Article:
Posted by: AGelbert
« on: December 31, 2018, 05:47:44 pm »


Providing Affordable Clean Water and Renewable Energy in Remote Areas 

OffGridBox™ is an all-in-one system using solar energy to purify water and distribute energy.


learn more:


https://www.offgridbox.com/
Posted by: AGelbert
« on: December 31, 2018, 05:18:51 pm »

December 31, 2018

SNIPPET:

Put your hands together for the most watched video on our Facebook page in 2018! We’re honestly not surprised that this one took the crown. The Trump 🦀 Administration 🐉🦕🦖 has done a lot of damage to the climate movement this year – and clearly, people were paying attention.

Every week (and sometimes every day) seemed to present another instance of the White House on the wrong side of climate history. Case in point: the administration’s decision to place a tariff on solar panels manufactured overseas. This video explains why imposing this tariff was such a terrible idea, hurting both American workers and our planet.


https://cleantechnica.com/2018/12/31/top-5-climate-change-videos-of-2018/
Posted by: AGelbert
« on: December 29, 2018, 12:16:54 pm »

CleanTechnica
Support CleanTechnica’s work via donations on Patreon or PayPal!

Or just go buy a cool t-shirt, cup, baby outfit, bag, or hoodie.


Powerhouse 3.0 Solar Shingles Head To The Roof 🌞

December 28th, 2018 by Charles W. Thurston

The snail-slow solar shingle race is moving once again, as Real Goods Solar accepts the first of its $127 million worth of Powerhouse preorders on December 27. The company also announced plans to ramp up production every quarter during 2019 toward a 5 megawatt annual capacity guarantee from its manufacturing partners. The announcement coincides with Tesla plans to ramp up its solar shingle production next year as well. May the best shingle prevail.

Real Goods Solar (RGS) acquired its shingle technology from Dow Chemical after the giant had spent close to six years trying unsuccessfully to commercialize its design. A general consensus on the failure was that the system cost too much, and Dow was not advertising the cost. Last year, RGS paid Dow $1 million for an international license for the tech, and will pay another $2 million soon, now that the RGS shingle has gained UL certification.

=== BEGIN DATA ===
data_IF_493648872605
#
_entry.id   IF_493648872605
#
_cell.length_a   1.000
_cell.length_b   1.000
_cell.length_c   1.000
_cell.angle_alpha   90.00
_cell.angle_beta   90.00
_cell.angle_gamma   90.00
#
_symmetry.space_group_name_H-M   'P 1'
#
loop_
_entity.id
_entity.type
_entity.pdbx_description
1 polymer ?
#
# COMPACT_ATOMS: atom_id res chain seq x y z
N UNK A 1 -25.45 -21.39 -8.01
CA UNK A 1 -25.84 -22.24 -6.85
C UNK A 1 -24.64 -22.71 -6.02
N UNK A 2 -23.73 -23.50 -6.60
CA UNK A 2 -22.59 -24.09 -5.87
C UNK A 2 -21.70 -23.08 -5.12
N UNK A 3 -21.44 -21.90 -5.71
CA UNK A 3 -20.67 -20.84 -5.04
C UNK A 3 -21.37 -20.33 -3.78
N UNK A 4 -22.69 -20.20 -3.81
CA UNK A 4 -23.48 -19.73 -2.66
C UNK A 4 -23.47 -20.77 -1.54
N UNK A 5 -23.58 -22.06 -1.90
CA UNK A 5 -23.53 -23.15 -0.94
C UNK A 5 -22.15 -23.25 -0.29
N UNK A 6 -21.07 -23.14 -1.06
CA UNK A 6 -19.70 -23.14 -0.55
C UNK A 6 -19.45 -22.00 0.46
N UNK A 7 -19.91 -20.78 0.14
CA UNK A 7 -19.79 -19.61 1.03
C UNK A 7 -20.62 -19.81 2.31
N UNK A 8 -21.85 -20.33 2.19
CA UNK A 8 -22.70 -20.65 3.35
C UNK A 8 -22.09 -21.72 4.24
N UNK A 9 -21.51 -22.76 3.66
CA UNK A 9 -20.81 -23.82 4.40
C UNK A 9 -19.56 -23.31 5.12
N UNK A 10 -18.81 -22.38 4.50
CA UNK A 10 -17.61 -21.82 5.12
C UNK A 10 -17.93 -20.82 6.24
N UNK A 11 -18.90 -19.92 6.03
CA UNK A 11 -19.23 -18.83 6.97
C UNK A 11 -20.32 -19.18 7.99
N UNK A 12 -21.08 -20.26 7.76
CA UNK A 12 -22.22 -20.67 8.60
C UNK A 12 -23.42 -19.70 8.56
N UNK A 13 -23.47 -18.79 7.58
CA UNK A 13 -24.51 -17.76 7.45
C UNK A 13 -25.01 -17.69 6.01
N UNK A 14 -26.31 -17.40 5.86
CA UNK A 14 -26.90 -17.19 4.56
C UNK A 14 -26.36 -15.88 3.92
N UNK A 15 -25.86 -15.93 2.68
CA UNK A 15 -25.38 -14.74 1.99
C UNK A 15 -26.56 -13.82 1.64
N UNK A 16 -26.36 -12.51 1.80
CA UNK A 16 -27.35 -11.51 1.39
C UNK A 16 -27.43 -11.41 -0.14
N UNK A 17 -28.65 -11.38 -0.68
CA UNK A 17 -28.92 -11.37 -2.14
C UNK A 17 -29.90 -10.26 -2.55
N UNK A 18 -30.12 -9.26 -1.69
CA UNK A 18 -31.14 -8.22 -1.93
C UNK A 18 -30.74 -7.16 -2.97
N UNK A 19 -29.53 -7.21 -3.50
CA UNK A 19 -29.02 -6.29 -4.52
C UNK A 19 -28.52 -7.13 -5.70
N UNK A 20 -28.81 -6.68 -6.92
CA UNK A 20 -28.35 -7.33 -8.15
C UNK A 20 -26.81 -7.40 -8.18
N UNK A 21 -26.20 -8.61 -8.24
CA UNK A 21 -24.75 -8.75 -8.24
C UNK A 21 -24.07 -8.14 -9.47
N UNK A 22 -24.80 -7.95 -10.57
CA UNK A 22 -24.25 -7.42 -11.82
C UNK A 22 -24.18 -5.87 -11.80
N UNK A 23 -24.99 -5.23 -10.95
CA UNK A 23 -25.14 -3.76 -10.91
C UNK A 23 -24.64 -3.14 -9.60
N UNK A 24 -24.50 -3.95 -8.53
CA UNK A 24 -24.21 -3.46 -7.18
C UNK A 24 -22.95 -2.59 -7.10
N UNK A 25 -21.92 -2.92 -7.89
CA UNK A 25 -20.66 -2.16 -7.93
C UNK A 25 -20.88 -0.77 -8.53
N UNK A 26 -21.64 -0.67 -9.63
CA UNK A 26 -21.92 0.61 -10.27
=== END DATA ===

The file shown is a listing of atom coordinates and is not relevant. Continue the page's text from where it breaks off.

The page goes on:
The Powerhouse solar shingle has 12 patents and more than 25 patents pending its technology, RGS says. The patents cover Australia, Canada, China, European Patent Office, France, Germany, Japan, Mexico, the United Kingdom, and the United States.

RGS has reworked the solar cell chemistry from the original Dow system, replacing the Copper Indium Gallium Selenide (CIGS) cells with Half Cut Mono-PERC Silicon. While the earlier cells produced 32-40 Watts per cell, the new chemistry yields 55 to 60 Watts per cell 👍, RGS claims. As a result, the per-Watt cost of the system has been lowered, the company says.

RGS now claims that its system will cost $4.14 per Watt installed, versus the $8.14 that it says the Tesla solar panel will cost, in a November 18 presentation. “The company anticipates the revenue from an average Powerhouse kit sold to a roofer, including shingles, inverter, monitoring, non-electrical balance of system components and freight charges to be $19,000,” RGS said in its September 30 10Q report.

NASDAQ-traded RGS has been issuing shares and raising capital for the last year, and now should have close to $20 million to finance a manufacturing roll-out if all its outstanding warrants are exercised, the company said in the 10Q.